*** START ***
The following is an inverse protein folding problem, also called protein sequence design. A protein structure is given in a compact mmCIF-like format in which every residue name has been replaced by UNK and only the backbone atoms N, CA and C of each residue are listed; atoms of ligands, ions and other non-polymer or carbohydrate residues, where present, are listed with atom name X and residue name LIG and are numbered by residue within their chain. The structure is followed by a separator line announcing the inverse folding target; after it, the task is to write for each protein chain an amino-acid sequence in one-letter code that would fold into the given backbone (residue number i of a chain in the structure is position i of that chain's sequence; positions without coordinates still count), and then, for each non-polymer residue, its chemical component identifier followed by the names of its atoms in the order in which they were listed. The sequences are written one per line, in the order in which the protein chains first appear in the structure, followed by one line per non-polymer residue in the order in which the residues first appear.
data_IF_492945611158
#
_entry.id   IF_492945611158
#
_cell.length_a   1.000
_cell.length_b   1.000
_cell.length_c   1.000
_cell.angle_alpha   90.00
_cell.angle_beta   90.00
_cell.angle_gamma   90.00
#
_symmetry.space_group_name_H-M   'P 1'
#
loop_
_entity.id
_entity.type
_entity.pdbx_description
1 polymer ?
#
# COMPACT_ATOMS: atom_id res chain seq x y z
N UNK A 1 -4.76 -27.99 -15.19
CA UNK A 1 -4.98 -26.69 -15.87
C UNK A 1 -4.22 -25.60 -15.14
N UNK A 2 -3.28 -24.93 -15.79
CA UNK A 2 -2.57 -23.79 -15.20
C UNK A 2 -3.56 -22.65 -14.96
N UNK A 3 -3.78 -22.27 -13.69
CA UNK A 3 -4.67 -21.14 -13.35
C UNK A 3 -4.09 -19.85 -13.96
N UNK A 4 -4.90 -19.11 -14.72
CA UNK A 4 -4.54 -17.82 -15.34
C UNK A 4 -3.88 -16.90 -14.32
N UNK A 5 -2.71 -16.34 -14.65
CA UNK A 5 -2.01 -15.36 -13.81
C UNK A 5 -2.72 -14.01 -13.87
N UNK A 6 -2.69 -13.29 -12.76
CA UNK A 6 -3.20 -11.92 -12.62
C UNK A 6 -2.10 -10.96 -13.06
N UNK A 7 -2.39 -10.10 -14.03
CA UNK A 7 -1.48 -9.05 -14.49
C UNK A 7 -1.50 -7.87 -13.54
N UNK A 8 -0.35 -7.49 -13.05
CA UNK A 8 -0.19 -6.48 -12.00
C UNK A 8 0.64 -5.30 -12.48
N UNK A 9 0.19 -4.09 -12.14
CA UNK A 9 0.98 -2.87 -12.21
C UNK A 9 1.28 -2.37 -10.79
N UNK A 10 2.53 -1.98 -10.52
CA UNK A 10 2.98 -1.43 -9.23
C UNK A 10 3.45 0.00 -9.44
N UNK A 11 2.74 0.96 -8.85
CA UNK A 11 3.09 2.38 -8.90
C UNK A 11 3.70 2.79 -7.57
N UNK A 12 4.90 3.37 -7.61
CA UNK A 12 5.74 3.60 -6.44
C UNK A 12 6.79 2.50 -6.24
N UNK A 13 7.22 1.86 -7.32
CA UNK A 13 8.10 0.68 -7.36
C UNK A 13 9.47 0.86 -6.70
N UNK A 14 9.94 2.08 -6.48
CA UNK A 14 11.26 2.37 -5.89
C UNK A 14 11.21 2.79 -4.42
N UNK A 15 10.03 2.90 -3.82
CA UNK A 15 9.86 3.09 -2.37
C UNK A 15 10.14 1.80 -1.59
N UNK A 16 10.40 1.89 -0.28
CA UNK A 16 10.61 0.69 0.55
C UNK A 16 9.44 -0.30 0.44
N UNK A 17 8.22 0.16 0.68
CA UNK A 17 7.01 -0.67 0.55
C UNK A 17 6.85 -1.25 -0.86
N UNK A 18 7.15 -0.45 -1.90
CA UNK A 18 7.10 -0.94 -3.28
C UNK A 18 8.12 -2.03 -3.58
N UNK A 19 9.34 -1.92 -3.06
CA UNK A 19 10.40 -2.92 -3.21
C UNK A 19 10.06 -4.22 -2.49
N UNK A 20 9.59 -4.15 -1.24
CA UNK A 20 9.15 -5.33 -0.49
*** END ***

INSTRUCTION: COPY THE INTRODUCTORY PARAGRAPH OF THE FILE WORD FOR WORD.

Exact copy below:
The following is an inverse protein folding problem, also called protein sequence design. A protein structure is given in a compact mmCIF-like format in which every residue name has been replaced by UNK and only the backbone atoms N, CA and C of each residue are listed; atoms of ligands, ions and other non-polymer or carbohydrate residues, where present, are listed with atom name X and residue name LIG and are numbered by residue within their chain. The structure is followed by a separator line announcing the inverse folding target; after it, the task is to write for each protein chain an amino-acid sequence in one-letter code that would fold into the given backbone (residue number i of a chain in the structure is position i of that chain's sequence; positions without coordinates still count), and then, for each non-polymer residue, its chemical component identifier followed by the names of its atoms in the order in which they were listed. The sequences are written one per line, in the order in which the protein chains first appear in the structure, followed by one line per non-polymer residue in the order in which the residues first appear.